Molecular signatures associated with tumor-specific immune response in melanoma patients treated with dendritic cell-based immunotherapy
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Tamara García-Salum1,2, Andrea Villablanca1,2, Franziska Matthäus3, Andrés Tittarelli1,2, Mauricio Baeza4, Cristián Pereda1,2, M. Alejandra Gleisner1,2, Fermín E. González2,5, Mercedes N. López1,2, Jörg D. Hoheisel6, Johannes Norgauer7, Peter J. Gebicke-Haerter1,8 and Flavio Salazar-Onfray1,2
1Disciplinary Program of Immunology, Institute of Biomedical Sciences, Faculty of Medicine, Universidad de Chile, 8380453 Santiago, Chile
2Millennium Institute on Immunology and Immunotherapy, Faculty of Medicine, Universidad de Chile, 8380453 Santiago, Chile
3Faculty of Biological Sciences and FIAS, University of Frankfurt, Ruth-Moufang-Straße 1, 60438 Frankfurt am Main, Germany
4Laboratory of Periodontal Biology, Faculty of Dentistry, Universidad de Chile, 8380492 Santiago, Chile
5Laboratory of Experimental Immunology and Cancer, Faculty of Dentistry, Universidad de Chile, 8380492 Santiago, Chile
6Functional Genome Analysis, German Cancer Research Centre (DKFZ), Im Neuenheimer Feld 580, 69120 Heidelberg, Germany
7Department of Dermatology, Jena University Hospital D-07743 Jena, Germany
8Institute of Psychopharmacology, Central Institute of Mental Health, University of Heidelberg, J5, 68159 Mannheim, Germany
Flavio Salazar-Onfray, email: [email protected]
Keywords: molecular signatures; immunotherapy; melanoma; CXCR4; CD32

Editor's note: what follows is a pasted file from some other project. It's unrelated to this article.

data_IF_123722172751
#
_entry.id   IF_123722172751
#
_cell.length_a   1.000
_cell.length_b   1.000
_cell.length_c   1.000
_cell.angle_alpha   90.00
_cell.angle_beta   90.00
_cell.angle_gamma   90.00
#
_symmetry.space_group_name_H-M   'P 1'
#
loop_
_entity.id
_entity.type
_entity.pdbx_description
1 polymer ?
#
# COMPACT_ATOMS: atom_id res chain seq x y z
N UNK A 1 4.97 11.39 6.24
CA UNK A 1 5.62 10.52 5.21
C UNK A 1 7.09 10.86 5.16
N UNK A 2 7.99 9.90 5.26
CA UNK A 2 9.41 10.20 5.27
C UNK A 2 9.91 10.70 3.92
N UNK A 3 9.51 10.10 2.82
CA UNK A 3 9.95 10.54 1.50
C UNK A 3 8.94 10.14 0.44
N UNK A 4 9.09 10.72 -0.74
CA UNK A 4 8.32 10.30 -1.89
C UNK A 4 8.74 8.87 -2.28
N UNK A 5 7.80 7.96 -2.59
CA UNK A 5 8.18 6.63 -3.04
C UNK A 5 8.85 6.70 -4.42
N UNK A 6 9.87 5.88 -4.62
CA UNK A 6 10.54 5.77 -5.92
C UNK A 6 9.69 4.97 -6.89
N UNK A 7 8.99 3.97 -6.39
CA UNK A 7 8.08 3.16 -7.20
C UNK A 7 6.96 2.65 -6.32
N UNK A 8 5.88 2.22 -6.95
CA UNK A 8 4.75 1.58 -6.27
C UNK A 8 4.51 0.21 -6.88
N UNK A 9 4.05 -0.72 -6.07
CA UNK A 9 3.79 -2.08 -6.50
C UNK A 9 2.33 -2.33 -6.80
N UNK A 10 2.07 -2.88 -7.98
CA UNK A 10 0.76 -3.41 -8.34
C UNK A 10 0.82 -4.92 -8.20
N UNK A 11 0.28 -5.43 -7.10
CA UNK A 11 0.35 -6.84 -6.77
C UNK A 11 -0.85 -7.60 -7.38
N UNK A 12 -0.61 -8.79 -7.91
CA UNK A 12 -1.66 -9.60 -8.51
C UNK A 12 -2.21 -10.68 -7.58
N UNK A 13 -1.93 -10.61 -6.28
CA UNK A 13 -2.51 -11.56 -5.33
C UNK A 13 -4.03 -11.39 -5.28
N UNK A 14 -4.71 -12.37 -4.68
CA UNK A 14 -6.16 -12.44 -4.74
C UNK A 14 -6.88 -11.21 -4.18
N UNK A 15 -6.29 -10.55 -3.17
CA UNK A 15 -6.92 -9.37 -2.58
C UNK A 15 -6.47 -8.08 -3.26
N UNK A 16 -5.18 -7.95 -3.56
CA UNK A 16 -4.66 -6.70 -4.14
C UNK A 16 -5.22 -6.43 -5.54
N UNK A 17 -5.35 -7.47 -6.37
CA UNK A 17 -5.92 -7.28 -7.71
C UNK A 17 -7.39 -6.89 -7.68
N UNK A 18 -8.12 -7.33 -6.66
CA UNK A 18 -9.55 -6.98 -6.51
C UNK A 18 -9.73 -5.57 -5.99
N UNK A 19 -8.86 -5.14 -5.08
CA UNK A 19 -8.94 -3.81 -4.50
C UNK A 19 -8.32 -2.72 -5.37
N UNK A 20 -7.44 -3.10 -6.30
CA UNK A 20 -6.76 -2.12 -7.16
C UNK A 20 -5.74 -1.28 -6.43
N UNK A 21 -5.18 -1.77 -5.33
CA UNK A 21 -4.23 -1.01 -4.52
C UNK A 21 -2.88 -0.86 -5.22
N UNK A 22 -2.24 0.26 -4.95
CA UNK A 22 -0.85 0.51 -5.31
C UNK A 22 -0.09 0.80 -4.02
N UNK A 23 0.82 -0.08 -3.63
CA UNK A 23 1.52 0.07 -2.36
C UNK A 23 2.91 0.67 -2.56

Received: July 28, 2017 Accepted: February 26, 2018 Published: March 30, 2018
Purpose: We previously showed that autologous dendritic cells (DCs) loaded with an allogeneic heat shock (HS)-conditioned melanoma cell-derived lysate, called TRIMEL, induce T-cell-mediated immune responses in stage IV melanoma patients. Importantly, a positive delayed-type hypersensitivity (DTH) reaction against TRIMEL after vaccination, correlated with patients prolonged survival. Furthermore, we observed that DTH reaction was associated with a differential response pattern reflected in the presence of distinct cell subpopulations in peripheral blood. Detected variations in patient responses encouraged molecular studies aimed to identify gene expression profiles induced after vaccination in treated patients, allowing the identification of new molecular predictive markers.
Methods: Gene expression patterns were analyzed by microarrays during vaccination, and some of them confirmed by quantitative real-time reverse transcriptase PCR (qRT-PCR) in the total leukocyte population of a representative group of responder and non-responder patients. New candidates for biomarkers with predictive value were identified using bioinformatics, molecular analysis, and flow cytometry.
Results: Seventeen genes overexpressed in responder patients after vaccination respect to non-responders were identified after a mathematical analysis, from which ten were linked to immune responses and five related to cell cycle control and signal transduction. In immunological responder patients, increased protein levels of the chemokine receptor CXCR4 and the Fc-receptor CD32 were observed on cell membranes of CD8+ T and B cells and the monocyte population, respectively, confirming gene expression results.
Conclusions: Our study contributes to finding new molecular markers associated with clinical outcome and better understanding of clinically relevant immunological responses induced by anti-tumor DC-vaccines.
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